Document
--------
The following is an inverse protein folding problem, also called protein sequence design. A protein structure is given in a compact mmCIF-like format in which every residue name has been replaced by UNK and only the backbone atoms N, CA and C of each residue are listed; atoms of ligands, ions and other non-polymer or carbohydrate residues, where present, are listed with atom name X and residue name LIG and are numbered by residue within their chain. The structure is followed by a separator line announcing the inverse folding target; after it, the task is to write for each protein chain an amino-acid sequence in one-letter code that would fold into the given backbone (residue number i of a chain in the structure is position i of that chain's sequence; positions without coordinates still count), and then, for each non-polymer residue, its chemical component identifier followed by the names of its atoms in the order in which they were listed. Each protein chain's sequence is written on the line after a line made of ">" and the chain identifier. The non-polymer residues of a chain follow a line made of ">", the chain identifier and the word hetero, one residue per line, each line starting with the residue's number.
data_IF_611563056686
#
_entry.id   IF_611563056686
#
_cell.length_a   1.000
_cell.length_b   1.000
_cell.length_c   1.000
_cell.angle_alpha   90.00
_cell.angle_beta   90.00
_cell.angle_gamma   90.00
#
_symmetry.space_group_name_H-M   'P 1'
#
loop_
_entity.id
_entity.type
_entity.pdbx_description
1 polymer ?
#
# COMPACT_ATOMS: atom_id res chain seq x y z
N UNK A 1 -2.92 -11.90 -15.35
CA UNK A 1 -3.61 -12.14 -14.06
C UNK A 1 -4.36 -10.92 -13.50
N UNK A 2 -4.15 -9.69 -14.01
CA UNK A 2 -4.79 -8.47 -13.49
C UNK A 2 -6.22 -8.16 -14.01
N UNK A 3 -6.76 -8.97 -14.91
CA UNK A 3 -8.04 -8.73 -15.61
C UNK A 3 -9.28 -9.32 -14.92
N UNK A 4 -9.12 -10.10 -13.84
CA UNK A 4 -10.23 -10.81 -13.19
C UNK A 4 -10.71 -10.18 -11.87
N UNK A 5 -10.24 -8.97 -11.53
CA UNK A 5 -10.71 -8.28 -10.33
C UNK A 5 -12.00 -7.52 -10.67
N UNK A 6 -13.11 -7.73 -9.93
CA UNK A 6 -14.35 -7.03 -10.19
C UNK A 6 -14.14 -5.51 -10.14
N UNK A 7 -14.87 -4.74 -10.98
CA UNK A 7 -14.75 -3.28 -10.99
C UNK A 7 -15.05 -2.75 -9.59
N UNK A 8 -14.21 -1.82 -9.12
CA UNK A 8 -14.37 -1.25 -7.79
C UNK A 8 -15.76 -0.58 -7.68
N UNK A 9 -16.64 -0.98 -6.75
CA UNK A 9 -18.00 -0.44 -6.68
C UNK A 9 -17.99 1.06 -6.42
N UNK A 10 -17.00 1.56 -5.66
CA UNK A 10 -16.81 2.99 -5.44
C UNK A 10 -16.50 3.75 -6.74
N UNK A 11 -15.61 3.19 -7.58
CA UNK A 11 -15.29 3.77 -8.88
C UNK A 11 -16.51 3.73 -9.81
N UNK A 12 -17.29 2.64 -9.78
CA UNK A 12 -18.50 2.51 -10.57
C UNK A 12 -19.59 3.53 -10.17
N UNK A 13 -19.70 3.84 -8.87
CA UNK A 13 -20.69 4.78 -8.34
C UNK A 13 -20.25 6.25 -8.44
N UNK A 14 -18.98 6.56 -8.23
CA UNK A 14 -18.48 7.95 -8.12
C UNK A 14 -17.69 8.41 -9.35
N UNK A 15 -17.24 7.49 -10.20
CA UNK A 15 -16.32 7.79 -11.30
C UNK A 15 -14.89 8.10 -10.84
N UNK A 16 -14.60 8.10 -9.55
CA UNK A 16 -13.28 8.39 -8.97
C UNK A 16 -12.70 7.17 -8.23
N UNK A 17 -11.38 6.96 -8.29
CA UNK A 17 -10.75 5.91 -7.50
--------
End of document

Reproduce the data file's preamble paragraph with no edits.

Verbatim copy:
The following is an inverse protein folding problem, also called protein sequence design. A protein structure is given in a compact mmCIF-like format in which every residue name has been replaced by UNK and only the backbone atoms N, CA and C of each residue are listed; atoms of ligands, ions and other non-polymer or carbohydrate residues, where present, are listed with atom name X and residue name LIG and are numbered by residue within their chain. The structure is followed by a separator line announcing the inverse folding target; after it, the task is to write for each protein chain an amino-acid sequence in one-letter code that would fold into the given backbone (residue number i of a chain in the structure is position i of that chain's sequence; positions without coordinates still count), and then, for each non-polymer residue, its chemical component identifier followed by the names of its atoms in the order in which they were listed. Each protein chain's sequence is written on the line after a line made of ">" and the chain identifier. The non-polymer residues of a chain follow a line made of ">", the chain identifier and the word hetero, one residue per line, each line starting with the residue's number.